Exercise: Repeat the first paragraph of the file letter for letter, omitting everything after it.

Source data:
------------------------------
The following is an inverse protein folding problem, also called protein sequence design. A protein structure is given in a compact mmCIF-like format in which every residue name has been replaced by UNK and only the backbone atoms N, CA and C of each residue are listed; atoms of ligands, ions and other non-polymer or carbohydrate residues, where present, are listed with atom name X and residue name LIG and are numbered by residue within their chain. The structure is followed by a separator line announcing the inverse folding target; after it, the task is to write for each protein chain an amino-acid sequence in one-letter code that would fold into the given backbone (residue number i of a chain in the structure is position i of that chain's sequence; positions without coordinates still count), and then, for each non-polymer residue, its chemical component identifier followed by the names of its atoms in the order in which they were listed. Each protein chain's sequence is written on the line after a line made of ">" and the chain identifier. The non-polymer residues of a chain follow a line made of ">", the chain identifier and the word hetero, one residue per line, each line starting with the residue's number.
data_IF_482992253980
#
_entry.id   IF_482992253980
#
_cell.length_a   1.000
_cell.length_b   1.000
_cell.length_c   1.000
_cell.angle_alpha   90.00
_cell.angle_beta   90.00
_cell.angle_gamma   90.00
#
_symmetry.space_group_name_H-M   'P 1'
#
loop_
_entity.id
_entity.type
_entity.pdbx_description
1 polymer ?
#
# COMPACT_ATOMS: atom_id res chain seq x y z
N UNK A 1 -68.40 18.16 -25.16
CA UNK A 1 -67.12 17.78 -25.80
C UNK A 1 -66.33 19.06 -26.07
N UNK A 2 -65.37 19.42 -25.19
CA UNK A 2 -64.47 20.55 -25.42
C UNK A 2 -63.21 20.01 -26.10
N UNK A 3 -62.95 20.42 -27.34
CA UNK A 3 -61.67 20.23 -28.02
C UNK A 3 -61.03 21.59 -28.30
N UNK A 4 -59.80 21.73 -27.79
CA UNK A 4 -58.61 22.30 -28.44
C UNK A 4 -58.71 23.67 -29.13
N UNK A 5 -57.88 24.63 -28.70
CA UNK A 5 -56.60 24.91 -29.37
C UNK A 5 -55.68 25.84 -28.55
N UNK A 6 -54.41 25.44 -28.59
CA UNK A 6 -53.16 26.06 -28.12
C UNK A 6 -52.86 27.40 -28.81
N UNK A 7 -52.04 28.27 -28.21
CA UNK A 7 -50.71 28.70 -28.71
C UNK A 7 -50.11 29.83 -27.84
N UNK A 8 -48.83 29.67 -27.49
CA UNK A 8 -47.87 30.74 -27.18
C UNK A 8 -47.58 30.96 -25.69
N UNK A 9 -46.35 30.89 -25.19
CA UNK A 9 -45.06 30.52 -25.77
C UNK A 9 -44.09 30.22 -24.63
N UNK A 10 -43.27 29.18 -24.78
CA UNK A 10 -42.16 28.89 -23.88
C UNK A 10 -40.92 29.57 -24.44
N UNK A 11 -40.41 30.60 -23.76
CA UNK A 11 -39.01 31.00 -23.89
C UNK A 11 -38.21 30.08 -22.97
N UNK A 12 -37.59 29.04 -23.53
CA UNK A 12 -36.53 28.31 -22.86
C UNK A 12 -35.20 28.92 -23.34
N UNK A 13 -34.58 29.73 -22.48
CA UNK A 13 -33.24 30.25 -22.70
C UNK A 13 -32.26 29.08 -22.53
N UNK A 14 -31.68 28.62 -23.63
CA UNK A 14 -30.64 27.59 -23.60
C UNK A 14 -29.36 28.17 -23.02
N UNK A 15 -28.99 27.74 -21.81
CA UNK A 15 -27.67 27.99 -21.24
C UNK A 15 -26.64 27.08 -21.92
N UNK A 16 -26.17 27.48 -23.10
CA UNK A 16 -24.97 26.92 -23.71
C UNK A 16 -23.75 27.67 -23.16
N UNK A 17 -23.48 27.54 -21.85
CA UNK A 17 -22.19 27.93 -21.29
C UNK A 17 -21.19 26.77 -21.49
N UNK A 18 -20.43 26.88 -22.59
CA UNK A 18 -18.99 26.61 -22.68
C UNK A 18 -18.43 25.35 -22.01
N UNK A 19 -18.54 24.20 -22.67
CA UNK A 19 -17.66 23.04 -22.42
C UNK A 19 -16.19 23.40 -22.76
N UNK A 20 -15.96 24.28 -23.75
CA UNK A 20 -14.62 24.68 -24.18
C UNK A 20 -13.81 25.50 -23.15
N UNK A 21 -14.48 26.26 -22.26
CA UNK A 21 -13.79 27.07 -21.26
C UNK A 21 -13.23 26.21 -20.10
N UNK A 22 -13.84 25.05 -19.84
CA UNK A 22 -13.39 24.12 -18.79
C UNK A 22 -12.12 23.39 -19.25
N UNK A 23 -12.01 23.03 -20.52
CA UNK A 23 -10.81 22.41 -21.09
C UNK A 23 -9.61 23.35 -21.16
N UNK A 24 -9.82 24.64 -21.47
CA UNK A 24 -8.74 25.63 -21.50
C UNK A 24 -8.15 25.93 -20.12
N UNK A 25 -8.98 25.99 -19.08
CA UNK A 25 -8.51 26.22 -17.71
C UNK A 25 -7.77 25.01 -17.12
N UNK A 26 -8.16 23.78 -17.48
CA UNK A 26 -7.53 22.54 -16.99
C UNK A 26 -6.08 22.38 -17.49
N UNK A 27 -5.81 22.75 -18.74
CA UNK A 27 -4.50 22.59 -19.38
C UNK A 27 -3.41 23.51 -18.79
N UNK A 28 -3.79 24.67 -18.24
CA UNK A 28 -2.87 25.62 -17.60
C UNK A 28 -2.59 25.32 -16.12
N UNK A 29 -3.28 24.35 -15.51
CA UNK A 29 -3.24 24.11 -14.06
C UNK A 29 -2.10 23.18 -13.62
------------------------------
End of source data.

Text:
The following is an inverse protein folding problem, also called protein sequence design. A protein structure is given in a compact mmCIF-like format in which every residue name has been replaced by UNK and only the backbone atoms N, CA and C of each residue are listed; atoms of ligands, ions and other non-polymer or carbohydrate residues, where present, are listed with atom name X and residue name LIG and are numbered by residue within their chain. The structure is followed by a separator line announcing the inverse folding target; after it, the task is to write for each protein chain an amino-acid sequence in one-letter code that would fold into the given backbone (residue number i of a chain in the structure is position i of that chain's sequence; positions without coordinates still count), and then, for each non-polymer residue, its chemical component identifier followed by the names of its atoms in the order in which they were listed. Each protein chain's sequence is written on the line after a line made of ">" and the chain identifier. The non-polymer residues of a chain follow a line made of ">", the chain identifier and the word hetero, one residue per line, each line starting with the residue's number.